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ST. HELENS. OREGON. FRIDAY. FEBRUARY 5. 1915.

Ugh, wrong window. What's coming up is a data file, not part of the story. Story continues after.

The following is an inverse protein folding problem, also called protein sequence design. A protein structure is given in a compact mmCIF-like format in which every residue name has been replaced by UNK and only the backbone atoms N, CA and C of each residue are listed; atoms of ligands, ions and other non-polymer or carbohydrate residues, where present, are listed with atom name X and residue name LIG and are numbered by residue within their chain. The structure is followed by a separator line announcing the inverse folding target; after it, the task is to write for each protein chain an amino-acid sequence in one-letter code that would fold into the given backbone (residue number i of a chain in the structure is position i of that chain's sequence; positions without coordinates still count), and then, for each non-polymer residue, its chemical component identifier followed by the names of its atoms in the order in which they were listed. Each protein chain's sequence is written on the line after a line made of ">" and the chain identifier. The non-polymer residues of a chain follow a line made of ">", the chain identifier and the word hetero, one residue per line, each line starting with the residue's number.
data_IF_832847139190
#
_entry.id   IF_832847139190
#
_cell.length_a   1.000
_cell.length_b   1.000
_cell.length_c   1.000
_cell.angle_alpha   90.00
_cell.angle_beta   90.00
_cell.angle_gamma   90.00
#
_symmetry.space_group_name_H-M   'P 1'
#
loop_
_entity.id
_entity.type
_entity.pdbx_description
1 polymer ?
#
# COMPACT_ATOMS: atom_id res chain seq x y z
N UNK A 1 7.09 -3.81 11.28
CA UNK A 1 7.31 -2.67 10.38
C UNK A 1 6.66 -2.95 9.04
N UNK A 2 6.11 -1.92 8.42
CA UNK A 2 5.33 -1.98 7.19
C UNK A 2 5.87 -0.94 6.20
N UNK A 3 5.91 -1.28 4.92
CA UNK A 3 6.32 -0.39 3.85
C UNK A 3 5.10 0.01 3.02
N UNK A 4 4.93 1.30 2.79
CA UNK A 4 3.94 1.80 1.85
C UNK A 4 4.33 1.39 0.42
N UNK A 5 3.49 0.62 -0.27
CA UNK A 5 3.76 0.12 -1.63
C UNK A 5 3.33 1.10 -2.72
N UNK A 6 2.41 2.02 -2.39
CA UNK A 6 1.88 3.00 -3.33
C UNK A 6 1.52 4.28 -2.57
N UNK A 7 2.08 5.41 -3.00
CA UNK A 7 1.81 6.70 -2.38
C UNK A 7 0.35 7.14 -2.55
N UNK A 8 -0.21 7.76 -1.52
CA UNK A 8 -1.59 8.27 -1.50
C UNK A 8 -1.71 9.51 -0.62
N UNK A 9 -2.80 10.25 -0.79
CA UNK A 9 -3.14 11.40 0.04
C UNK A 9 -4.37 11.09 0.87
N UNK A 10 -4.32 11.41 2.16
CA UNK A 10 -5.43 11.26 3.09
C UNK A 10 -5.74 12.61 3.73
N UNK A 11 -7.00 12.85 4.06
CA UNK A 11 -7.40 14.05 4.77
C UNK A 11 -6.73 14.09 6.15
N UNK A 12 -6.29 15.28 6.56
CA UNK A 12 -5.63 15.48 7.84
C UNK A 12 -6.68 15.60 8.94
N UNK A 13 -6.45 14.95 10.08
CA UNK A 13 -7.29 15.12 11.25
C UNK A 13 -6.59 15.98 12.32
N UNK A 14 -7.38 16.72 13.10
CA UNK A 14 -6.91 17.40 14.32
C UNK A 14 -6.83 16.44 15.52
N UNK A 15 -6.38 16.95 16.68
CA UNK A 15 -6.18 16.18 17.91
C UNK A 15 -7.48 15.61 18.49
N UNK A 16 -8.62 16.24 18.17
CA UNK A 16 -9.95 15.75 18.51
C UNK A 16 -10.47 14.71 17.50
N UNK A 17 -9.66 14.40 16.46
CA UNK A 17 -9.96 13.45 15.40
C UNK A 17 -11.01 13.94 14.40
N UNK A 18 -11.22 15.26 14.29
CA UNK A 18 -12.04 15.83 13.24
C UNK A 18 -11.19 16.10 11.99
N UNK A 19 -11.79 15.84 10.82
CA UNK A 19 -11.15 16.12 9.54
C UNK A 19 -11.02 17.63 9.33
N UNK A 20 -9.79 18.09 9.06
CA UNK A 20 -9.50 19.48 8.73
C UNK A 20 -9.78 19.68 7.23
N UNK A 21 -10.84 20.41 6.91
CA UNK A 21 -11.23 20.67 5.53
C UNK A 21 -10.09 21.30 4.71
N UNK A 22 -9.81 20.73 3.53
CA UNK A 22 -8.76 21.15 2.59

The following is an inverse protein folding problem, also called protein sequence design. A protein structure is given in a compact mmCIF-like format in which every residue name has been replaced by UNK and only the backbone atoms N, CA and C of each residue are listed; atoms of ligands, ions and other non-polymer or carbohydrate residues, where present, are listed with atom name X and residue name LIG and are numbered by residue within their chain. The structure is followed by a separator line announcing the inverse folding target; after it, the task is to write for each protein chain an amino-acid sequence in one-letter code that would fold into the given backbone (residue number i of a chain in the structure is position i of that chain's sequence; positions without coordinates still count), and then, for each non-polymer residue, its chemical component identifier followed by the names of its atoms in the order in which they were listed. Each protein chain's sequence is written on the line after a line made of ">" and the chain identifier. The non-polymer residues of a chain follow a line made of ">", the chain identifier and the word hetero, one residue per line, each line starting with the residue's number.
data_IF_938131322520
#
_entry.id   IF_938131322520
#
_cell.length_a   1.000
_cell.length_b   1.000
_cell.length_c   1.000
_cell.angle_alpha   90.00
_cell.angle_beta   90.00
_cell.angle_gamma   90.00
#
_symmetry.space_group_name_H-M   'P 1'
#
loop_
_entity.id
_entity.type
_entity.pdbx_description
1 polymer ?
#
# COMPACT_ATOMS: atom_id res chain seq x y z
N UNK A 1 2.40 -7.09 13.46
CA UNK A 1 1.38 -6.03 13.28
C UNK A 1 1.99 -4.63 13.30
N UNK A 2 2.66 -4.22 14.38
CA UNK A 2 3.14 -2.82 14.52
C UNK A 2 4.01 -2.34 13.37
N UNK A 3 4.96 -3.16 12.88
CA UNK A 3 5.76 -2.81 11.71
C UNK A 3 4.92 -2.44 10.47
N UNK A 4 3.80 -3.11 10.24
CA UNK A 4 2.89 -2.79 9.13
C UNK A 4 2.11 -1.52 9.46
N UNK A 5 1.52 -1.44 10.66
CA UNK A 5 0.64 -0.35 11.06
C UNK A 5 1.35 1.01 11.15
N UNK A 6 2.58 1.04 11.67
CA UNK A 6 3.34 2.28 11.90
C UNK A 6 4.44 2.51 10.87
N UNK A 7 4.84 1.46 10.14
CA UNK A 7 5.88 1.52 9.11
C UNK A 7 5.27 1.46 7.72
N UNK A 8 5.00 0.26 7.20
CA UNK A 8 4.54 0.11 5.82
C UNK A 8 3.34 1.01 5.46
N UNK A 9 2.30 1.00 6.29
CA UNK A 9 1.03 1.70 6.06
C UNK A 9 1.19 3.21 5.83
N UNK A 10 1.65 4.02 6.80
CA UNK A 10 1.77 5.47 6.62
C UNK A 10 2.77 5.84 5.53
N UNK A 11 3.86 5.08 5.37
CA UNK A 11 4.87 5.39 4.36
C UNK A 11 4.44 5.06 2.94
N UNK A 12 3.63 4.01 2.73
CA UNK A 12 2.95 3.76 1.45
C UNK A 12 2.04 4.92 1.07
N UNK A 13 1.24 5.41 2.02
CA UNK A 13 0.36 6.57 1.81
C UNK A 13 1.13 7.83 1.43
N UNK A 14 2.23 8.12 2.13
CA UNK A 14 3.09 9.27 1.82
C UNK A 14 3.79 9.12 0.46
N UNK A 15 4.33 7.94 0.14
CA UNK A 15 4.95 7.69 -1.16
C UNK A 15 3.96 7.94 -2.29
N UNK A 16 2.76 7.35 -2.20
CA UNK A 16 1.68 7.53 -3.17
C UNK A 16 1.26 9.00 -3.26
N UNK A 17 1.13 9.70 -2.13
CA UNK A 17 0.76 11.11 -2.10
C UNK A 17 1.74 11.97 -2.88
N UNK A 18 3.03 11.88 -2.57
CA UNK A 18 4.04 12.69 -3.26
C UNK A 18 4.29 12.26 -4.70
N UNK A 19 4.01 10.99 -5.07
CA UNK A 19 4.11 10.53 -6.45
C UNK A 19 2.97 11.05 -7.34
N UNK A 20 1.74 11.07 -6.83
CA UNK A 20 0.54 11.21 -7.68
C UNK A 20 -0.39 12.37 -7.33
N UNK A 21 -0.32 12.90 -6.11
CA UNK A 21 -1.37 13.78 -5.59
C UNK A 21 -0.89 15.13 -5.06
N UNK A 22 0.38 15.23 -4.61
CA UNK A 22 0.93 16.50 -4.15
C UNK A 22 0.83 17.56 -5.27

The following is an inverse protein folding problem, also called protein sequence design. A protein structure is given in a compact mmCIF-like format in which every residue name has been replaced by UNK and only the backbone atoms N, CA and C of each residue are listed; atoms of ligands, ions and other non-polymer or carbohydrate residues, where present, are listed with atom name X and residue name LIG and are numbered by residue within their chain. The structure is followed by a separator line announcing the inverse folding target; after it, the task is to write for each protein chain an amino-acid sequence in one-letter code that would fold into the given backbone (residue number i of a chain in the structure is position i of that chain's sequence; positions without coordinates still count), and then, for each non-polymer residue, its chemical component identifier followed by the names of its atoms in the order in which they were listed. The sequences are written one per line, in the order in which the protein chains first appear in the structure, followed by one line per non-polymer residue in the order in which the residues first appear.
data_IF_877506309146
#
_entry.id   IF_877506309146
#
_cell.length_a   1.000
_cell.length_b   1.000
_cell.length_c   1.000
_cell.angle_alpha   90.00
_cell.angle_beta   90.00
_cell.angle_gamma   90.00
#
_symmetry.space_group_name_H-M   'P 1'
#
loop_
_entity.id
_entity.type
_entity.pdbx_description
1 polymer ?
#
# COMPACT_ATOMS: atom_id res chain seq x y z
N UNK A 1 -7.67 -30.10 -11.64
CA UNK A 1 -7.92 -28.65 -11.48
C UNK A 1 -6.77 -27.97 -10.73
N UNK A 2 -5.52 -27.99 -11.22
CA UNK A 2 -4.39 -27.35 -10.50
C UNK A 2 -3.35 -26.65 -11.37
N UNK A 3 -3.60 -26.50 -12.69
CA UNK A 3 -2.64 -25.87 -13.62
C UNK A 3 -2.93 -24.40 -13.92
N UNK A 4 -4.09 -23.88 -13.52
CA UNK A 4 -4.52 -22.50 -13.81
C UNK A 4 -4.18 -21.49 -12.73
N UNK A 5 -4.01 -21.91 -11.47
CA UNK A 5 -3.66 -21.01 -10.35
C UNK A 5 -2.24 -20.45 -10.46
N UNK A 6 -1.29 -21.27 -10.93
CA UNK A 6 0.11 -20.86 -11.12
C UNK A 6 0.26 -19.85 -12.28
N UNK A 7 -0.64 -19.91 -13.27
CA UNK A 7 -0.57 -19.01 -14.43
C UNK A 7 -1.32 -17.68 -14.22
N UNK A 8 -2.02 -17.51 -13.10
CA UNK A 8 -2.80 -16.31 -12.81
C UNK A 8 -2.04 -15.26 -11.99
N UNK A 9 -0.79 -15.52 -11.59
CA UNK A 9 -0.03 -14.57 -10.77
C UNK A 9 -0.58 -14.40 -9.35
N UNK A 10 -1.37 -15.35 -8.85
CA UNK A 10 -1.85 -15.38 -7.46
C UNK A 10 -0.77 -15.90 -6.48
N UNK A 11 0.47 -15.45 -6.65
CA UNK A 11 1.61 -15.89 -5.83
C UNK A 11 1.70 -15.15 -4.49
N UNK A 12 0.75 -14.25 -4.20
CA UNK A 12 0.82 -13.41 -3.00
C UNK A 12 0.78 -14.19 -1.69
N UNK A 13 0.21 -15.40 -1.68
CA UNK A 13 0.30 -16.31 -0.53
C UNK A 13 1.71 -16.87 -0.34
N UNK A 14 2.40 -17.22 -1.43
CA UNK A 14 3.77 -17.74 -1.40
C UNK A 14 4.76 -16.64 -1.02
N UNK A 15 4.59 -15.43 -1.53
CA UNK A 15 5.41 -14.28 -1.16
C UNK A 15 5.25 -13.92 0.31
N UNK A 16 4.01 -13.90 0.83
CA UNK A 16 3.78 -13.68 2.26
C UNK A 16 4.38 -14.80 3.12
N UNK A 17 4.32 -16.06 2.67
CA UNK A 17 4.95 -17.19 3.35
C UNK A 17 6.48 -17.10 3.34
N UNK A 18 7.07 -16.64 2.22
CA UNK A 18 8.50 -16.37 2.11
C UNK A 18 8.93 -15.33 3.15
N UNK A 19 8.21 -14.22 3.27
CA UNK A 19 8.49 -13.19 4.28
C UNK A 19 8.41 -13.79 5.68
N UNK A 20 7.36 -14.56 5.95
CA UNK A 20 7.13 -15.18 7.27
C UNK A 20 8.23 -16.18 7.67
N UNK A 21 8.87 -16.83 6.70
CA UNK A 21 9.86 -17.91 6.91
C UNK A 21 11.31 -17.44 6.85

3 3 This Table, 42 inch top, 6 feet extension Fir - - $8.00 Pacific Oak 9.00 Genuine Oak 12.50 Other Dining Tables, any length and width, from $5.00 up. See the Dining Set in the window. & Special this week $25.00. jp- j FURNITURE E. A. ROSS UNDERTAKING NOTHING ON EARTH Makes you feel better than a good, square meal. Meat is three-fourths of the whole, and we sell the best. WHAT MORE CAN WE SAY? CENTRAL MARKET B. I. PLUMMER, Prop. . ST. HELENS, OREGON Livery, Feed and Sale Stable DRAYING AND TRANSFER All Business Promptly Attended To PHONE 15 OR i2 WM. H. DAVIES ST. HELENS, OREGON Prop. SOME INTERESTING WAR STORIES Correspondent of tlie A. P.) London, Jan. 23. ThPro aro cer tain stock war sto.les which persist in cropping up unilor new guises nt regular intervals, and which find wide credence among some clusses of people who believe everything that Is printed to the descrldlt of England's enemies. One of these stories is about a German goveruess In whoso trunks bombs were discovered wrapped In cotton. N?ver has such a case been reported, to the police, yet the story bobs up time and again. Punch has suggested tint It would be Interest ing to gather her various employers around the same table. Another Is the postage stamp yarn. In this, the writer, a British subject detained In Germany, writes a rosy letter to friend In England, tells how he is in the camp and cal's his friend's atter.tlon to the curious pos tage stamp tffixed to tho letter. The friend eoaks off the stamp and finds written in a minute hand un derneath, "Don't believe a word of what I have written It Is all lies." The latest version of this yarn comes all the way from Nova Scotia. The story of the Belgian Joker pre tending to betray & grave military secret to the German commander at Ilrussela, who thereupon placed a permanent guard at the aquarium, has been bandied back and forth be tween the British ana French papers for two or three months. The Bel gian's story was that tho pikes In the aquarium had been trained to carry messages down the river to Antwerp. Only the other day a London after noon daily paper printed the story as translated from a provincial French contempoiary. Statesman. KC.UTOOSK. iiitAkiAiiALlAtULiAtULlitllLUttULAAtULiALi St. Helens Mill Co. Electric Lighting (Saves Your Eyes) St earn Heating (Prolongs Your Lives) Santosh Tribe No. 42, Redmen, and Mttlcoma Council No. 23, Degree of Pocahontas, had a surprise on Brother Bert West Saturday night, the purpose of the surprise was to present Brother West, the past Sachem, with a great jewel, a token of appreciation for the faithful per formance of his duty tn advancing Itedmenship during his term of office. A fine supper was Berved, Brother Piatt serving the coffee in his usual pleasant way . After supper Brother Knglert, chief of records of Santosh Tribe, gava them a fine talk; also complimented the ladies of the Poca hontas for the fine spread that was served, which was well applauded; acting ns a repiesentative of the chief of the great council of Oregon, he presented Brother West with the Jewel, a few remarks from Brother West, thanking thera for the honor, when Brother Butler's voice rang out "first couple on the floor names the dance." Mr. Morris presided at the piano. Mat Grewell the violin and everybody danced until one o'clock. Everybody went home thinking their time well spent WHAT TWO REST DAYS A WEEK MEAN Lath Wood Lumb er EUROPEAN PLAN . AMERICAN PLAN EVERYTHING MODERN AT THE ST. HELENS HOTEL J. GEORGE, Proprietor ALL BUSSES CALL AT HOTEL RATES $1.00 AND UP SPECIAL RATES TO REGULAR BOARDERS I CHILDREN'S COATS Mackinaws FOR IADIES AND MEN Caps and New Clothes H. MORGUS & SON "QUALITY, QUANTITY, PRICE." Last summer, for the first tlmo. a i few of the larger of New York City's department stores yielded to the urg Ings of the Consumers' League of that city and closed their doors all day Saturday throughout the hot months. The half-day which they had formerly claimed had profited them little four hours or for four and a half, on the dullest morning of the week, when many of their customers were out of town for the week-end and the rest un willing to shop In the morning they could well afford to give up the little trade that re mained, and cut down the lighting bill, and pther running expenses. The innovation meant for some of the stores a real saving. What did It mean for their clerks? In re sponse to Inquiries from outsiders interested In the movement for Sat urday holidays, says the New York Evening Post, representatives of the League visited the stores In question and Interviewed many of the clerks, with the following result: Tho answer was uniformly ap preciative and enthusiastic. One clerk In the suit department of one of the stores said the two days off a week were "just like another week's vacation." "It certainly was a treat," declar ed the clerk In the stationery de partment of another store. " You couldn't hope for tter hours than that." "It made the time go so quickly," said another saleswoman. Several remarked upon how well find rAHto1 they felt. A clerk of a Fifth Avenue firm said: "You have no Idea what a dif ference those two solid days off make. I have been here six years, and I never felt better able to begin tho year's work than I do now." One girl said that she could start In tho day's work with a different spirit when she knew that the hours were not going to bo fatlgueing. The time to herself" seemed to be tho Important thing with her. "I really enjoyed working this summer. Tho tlmo passed so quickly, and I folt so rested nnd unhurried," she remarked. Another salesgirl assert ed that the clerks as a whole felt much hotter rested, and went on at their work In a very different spirit. This "different spirit" was quite manifested in every girl Interviewed. One girl In the wulst department summed It up when she suld: "I'm mighty lucky to bo working here. You know. I feel now as If I would stand by this house through any thing. A store that treats Its clerks as this Btore has In the past summer deserves something In return, and 1 for one am going to give it the best service I can. Those two days off were lovely.' In one store a salesgirl declared that tho store had gained more than it had lost, for little business was done In the half-day during the sum mer anyway, and for tho llttlo lost in trade the store had gained much In loyalty from the clerks and In having the entlro force rested and reudy to start work with enthus iasm. Literary Digest. SCIENTIFIC MORAL SUASION Alt children may perhaps be roughly divided in to great cl-cses the spanked and die unspanked. Stmlllarly, most parents belong oither to the class of spankers or to those who depend upon tho spoken word and tho reproachful eye. For i long timo people have taken sides -irliltrarlly on this matter. The opinion of the child was not consult ed, and his physical, mental, or psy chological make-up was often left out of consideration entirely. The ulult p.-ejudico In the matter decid ed it definitely and for all time. To all this, tho Spokane Spokesman-Re view avers, a change Is likely to come: With the object of ascertaining what children think about right and wrong, 3000 children whose ages ranged from six to sixteen wero asked what they would have done in this supposed case. "Jennie had a box of paints. While her mother was out she painted the i hairs to make them look nl:e for Tama. But her mother took her paints away nnd scut her to bod." The replies full Into three main classes. Tho youngest children In proponderlng numbers reasoned that Jennie had been naughty, had In flicted Injury or sorrow upon her mother, and should have pain or (I .nui ko visited upon herself. C'hlld on of Intermediate age argued that tlio paints should bo taken from J'nnie, bo withheld uutil sho knew enough not to do more mischief with 'hcr.i, and that she bo warned not to repeat the offense or be threaten ed with penalty for doing so. The oldest children urged that tho moth er should have reasoned with Jennie and have explained the uso of dif ferent kinds of paints and tho prin ciples cf Interior decorations. The revealing of the spiritual growth of childhood Is startlingly suggestive, and the reversion of the individual to the childhood of the race Is not without significance. The youngest, those in whom the mora) instinct is awakening or aborning, think predominantly In terms of re venge or retribution. To tho more developed child the prominent Idea was the prevention of future wrong dcing The most adranced children, however, showed more concern for Jennie's moral welfare than with damago to property or punishment for transgression. The suggestions of theso children recognized Jennie's good Intentions and symathlzed with her ignorance and her need of instruction and guidance. The practical application of the experiment appears to bo fairly ob vious. The youngest children com prehend tho logic of retaliation and nay be punished for offenses through penalties and privations. Children cf ten to thirteen can be handled through mothods that should prevent repetition of wrong doing. The oldest ch'ldrcn should bo reasoned with. -Litorary Digest. NKW8 OF TKKMfOI.M. Mrs. Wm. Ketel and family are visiting In Iloulton for severr.l days. Mr. Eastman and Mr. T. W. Rob inson, of Portland were Tronholm visitors last week. Mr. Clifford Bramble Is eujoying a few days vacation on business and Mr. Mclnlyro Is takine his nino Mr. Guy McAllister and Francis Coolidge attended the Yankton dnnco Saturday night. Miss Agnes Brown, of Happy Hol low, spent Saturday and Sunday with, frionds. KPISCOPAL CHCKCII. Thoio will be service In tho Epls ccpal church next Sunday, February 7, at 7:30 p.m. Al io tho Holy Communion will be celebrated Mondny morning, Feb ruary 8, r.t 9:30. Universal Instinct for Play. In providing for enjoyment the Mmrrh uea one of the greatest moth- ods by which human society bo de veloped. Association is nover secure until It Is pleasurable; In play tho In ilnrtlva aversion of one person for another Is overcome and the social mood Is fostered. Play la the ouitf educational aguuey iu rural commun ities sud In the payday of human childhood social sympathy and social . -u...1 Aa Iniltvlilllmla nauiiB in - , come together In social fathertnes, , their viewpoint la broadened, tnair Ideals are lifted and Anally they con stitute a cultured and refined society. It Is pluln, therefore, that 'the ehurch which aims at a perfect so ciety roust use tn a refined and ex alted way the essential factors tn social evolution and must avail Itself of the universal instinct for play. I! the church surrounds Itself with social functions which appeal to the young sinoug Its membership, U will fill a large part of the lumuntable gap in rural pleasures and will reaa the richest reuari by promoting a higher and better type of manhood and womanhood. WANTKI) KltkKH We will buy your ft.v test satisfactory. or Wrlto or phono. a0er ,3 Social Needs Imperative. The average country boy and Itrl have very little opportunity for real enjoyment, and bave, as a rule, a vague conception of the meaning of pleasure and recreation. It Is lo fill this void In the lives of country youth that the rural church has risen to the necessity of providing en Uriel q ueut ss well as Instruction to I la membership among the young. The children and young ' people of the church should meet whun religion Is not even mentioned. It has been found safost for tbum to meet fre quently under the direction and care of the church. To send them Into the world with no social training expose them to grave perils and to try to keep thvm out of the world with no social privileges Is sheer folly. There la a social nature to both old and young, but the , iclal requirements of the young are Imperative. The church must provide directly or Indirectly sumo modern equivalent for the husk ing ben, the quilting bee and the sing ing schools of the old days In on y or another the social Instincts of our young people must have oppor tunity for cxpreaslun, which may Uke the form of clubs, parties, pic nics or other forme of amusement One thing Is certain, and that Is that the church cannot take away the dunce, the card party and the theater unless It can offer In Its pise a sat isfying substitute In the form of more Dleaslug recreation. XOTH'K TO (ilt.lNGKUS. Pomona Grange will meet with Yankton Grange February 6, 19 1G. A good attendance Is dor Ired as there will he speaking in the afternoon. It. N. LOVELACE, Muster. A FRESH SHAVE f Adds tone to any man. That's why we are so busy and there are so many touy people in this town. IS Cents a Ton. LYNCH & GIBBS, Si. Htltnt, Orrgcn 0 eVi- A j A . 7 w$&jfe k3u r Jim, Run This Editorial lorrow Tom THE law-abiding citizens of this city wuut the privilege of drinking Leer the drink of True Temperance. They are weary of blind tigers speak easit's, blind pigs, holes in the wall - the off-springs of prohibition. Prohibition lias driven away the material pros, pentyof the people. It has cutoff front this community the revenue derived from decent beer saloons and hug Increased intemperance. It lias largely increased public expense in the vnin effort tociiforce laws which can not possibly be enforced. It has added seriously to the burden of taxation. It has depreciated the value of real estate. It has thrown many out of work. It bat discouraged investment capital has learned to shun prohibition localities. wsnV,.1'" rT,I ,,nt W crai ly 0f l.rr ai)1, Qtn IDA T m UU ill a hi) Kates between "Helens and Port. f land, 50 cents way, 75 cents f uic roupd trip . .vvi wju until Us; Host l-evrs St. Ilrlrm 7 a, f Uruirnli-K leaves Pi.ttl,B,l m Arrive at St lleltuH 4jM O lllOi NO BITE, NO STING. ALL RIGHT? SURE THING I OVID 5CCIGA; u. t PROFESSIONAL CA; E. A. ROSS FUNERAL DIRECTOR I LICENSED tm Bank Building St HtUf Bummm Phora I) IU4w DR. C. 15. WADE PHYSICIAN AND SURGE: most t MackUBlig. iT.HtUh. DR. W. R.DINHAM DENTIST Office in Bui Buid St. Helens - 0rt liourai Sun.Uy J M 9 to 12) I in S lv A'uisin'( DIL A. C. TUCKEK DENTIST f ST. IIF.LF.NS, ORECOsf Ul'( UlI SID& I I DR. L. GILPERTRC? PHYSICIAN a, SURCt-i Offlee Bank HhU- St He DR EDWIN ROSS PHYSICIAN A SURGf! orncs in bank Brum IT-1 Ol. 11C1CU3 1 vj T. S WHITE FUNERAL DIRElK MCKNHKl. miMAl.SH Iloulton 0: DR. ALFRED PHYSICIAN A SUR0K St.H Hunk UiiHdlnt DR. hi. R. CLIFF PHYSICIAN A SUROit Phons kUIn l A WW 111a m imbuing Portland Bull(n IOIU"' GEORGE H. SHINN attopney-atla St. Helens 01 2 HERBERT W. WW ATTORNEY-AT-LA St. M.Una . 0r M. E. MILLER ATTORN EYAT- Ore AdwrtUemcnt - I AAVJ